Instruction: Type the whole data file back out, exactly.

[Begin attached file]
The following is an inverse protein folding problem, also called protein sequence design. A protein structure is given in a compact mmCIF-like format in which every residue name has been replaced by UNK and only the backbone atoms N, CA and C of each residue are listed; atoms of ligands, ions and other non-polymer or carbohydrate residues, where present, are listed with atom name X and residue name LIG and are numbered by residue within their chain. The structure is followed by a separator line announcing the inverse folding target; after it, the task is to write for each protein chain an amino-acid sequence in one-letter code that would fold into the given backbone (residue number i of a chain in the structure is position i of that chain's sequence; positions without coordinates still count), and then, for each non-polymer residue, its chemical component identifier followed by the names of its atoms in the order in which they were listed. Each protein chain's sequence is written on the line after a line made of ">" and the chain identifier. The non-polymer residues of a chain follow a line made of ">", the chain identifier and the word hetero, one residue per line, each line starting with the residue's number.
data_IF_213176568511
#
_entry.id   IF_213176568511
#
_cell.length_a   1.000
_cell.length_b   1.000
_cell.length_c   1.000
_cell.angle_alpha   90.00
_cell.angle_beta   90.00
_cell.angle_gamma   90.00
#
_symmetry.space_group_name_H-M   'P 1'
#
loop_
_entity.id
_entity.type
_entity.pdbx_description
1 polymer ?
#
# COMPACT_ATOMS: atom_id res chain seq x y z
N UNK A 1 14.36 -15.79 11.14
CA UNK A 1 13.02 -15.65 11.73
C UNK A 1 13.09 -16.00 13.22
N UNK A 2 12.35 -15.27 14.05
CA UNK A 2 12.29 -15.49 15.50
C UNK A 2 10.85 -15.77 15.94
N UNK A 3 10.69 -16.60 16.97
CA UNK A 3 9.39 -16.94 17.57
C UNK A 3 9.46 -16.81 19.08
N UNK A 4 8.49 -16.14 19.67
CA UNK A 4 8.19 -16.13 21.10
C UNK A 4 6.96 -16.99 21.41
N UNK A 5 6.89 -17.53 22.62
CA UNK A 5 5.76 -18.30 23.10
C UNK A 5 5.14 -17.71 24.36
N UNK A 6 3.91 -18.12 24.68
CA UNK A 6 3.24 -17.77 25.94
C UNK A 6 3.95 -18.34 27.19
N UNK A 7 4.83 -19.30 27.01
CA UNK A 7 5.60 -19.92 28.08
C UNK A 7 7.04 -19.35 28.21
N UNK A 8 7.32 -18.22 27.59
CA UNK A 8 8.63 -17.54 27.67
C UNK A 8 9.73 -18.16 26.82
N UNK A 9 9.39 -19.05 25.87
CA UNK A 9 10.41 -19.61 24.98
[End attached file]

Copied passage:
The following is an inverse protein folding problem, also called protein sequence design. A protein structure is given in a compact mmCIF-like format in which every residue name has been replaced by UNK and only the backbone atoms N, CA and C of each residue are listed; atoms of ligands, ions and other non-polymer or carbohydrate residues, where present, are listed with atom name X and residue name LIG and are numbered by residue within their chain. The structure is followed by a separator line announcing the inverse folding target; after it, the task is to write for each protein chain an amino-acid sequence in one-letter code that would fold into the given backbone (residue number i of a chain in the structure is position i of that chain's sequence; positions without coordinates still count), and then, for each non-polymer residue, its chemical component identifier followed by the names of its atoms in the order in which they were listed. Each protein chain's sequence is written on the line after a line made of ">" and the chain identifier. The non-polymer residues of a chain follow a line made of ">", the chain identifier and the word hetero, one residue per line, each line starting with the residue's number.
data_IF_213176568511
#
_entry.id   IF_213176568511
#
_cell.length_a   1.000
_cell.length_b   1.000
_cell.length_c   1.000
_cell.angle_alpha   90.00
_cell.angle_beta   90.00
_cell.angle_gamma   90.00
#
_symmetry.space_group_name_H-M   'P 1'
#
loop_
_entity.id
_entity.type
_entity.pdbx_description
1 polymer ?
#
# COMPACT_ATOMS: atom_id res chain seq x y z
N UNK A 1 14.36 -15.79 11.14
CA UNK A 1 13.02 -15.65 11.73
C UNK A 1 13.09 -16.00 13.22
N UNK A 2 12.35 -15.27 14.05
CA UNK A 2 12.29 -15.49 15.50
C UNK A 2 10.85 -15.77 15.94
N UNK A 3 10.69 -16.60 16.97
CA UNK A 3 9.39 -16.94 17.57
C UNK A 3 9.46 -16.81 19.08
N UNK A 4 8.49 -16.14 19.67
CA UNK A 4 8.19 -16.13 21.10
C UNK A 4 6.96 -16.99 21.41
N UNK A 5 6.89 -17.53 22.62
CA UNK A 5 5.76 -18.30 23.10
C UNK A 5 5.14 -17.71 24.36
N UNK A 6 3.91 -18.12 24.68
CA UNK A 6 3.24 -17.77 25.94
C UNK A 6 3.95 -18.34 27.19
N UNK A 7 4.83 -19.30 27.01
CA UNK A 7 5.60 -19.92 28.08
C UNK A 7 7.04 -19.35 28.21
N UNK A 8 7.32 -18.22 27.59
CA UNK A 8 8.63 -17.54 27.67
C UNK A 8 9.73 -18.16 26.82
N UNK A 9 9.39 -19.05 25.87
CA UNK A 9 10.41 -19.61 24.98